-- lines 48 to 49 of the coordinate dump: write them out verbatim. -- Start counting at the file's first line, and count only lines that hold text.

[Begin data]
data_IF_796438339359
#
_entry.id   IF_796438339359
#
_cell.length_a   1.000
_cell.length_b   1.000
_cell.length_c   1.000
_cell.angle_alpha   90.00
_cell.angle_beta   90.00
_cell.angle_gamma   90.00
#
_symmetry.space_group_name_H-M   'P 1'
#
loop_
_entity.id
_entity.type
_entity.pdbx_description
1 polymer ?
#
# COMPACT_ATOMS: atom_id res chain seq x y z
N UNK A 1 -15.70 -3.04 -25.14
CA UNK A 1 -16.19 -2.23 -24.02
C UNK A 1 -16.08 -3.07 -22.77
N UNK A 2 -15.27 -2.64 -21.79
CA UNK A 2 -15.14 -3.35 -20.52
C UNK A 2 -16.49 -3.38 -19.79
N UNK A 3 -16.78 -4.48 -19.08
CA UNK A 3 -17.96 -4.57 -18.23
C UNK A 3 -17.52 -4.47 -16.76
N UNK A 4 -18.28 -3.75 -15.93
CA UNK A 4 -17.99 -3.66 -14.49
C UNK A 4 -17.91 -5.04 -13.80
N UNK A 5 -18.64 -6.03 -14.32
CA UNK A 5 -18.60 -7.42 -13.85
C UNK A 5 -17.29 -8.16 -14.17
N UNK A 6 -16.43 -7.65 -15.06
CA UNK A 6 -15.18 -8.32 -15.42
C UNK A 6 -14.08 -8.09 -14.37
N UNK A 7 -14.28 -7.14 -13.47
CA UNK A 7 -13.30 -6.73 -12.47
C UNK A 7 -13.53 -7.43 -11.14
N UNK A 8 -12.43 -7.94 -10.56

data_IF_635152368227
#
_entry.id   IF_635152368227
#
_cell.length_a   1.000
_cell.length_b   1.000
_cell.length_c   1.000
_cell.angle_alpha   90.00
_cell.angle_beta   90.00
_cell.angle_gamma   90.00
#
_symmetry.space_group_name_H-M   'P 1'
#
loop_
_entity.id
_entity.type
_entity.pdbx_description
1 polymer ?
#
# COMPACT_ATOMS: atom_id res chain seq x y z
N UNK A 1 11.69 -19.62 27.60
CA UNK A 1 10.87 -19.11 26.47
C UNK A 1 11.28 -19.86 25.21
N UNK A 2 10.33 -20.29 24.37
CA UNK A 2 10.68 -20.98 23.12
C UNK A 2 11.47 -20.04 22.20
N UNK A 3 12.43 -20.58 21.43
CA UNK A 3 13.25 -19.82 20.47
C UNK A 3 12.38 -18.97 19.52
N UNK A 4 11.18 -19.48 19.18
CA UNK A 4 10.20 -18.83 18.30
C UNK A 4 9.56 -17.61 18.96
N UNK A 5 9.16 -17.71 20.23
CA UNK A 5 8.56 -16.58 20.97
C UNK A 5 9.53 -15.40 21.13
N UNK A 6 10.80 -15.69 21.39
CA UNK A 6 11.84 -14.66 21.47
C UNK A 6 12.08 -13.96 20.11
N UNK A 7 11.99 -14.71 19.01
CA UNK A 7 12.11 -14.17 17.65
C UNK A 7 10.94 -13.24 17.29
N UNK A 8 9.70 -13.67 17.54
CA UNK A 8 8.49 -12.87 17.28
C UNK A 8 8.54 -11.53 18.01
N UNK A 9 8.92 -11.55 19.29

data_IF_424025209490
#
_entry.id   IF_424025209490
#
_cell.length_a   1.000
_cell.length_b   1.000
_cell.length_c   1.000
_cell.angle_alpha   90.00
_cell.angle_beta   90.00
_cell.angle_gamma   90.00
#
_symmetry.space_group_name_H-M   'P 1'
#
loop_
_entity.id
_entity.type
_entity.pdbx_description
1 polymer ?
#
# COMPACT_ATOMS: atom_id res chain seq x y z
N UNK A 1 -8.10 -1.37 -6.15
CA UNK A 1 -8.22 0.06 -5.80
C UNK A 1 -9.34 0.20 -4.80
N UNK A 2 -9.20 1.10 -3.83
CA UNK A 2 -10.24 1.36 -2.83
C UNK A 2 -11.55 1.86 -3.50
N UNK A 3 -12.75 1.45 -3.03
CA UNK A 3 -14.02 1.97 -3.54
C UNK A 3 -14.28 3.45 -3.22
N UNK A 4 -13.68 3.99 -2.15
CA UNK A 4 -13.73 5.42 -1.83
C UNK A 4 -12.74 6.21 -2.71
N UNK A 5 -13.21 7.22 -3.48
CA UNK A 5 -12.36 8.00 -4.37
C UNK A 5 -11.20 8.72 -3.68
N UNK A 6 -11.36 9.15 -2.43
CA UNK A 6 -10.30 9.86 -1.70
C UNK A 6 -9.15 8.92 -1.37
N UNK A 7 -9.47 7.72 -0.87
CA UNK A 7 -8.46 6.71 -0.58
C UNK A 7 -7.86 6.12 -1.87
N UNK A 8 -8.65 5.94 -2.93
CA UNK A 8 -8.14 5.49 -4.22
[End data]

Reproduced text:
_cell.length_b   1.000
_cell.length_c   1.000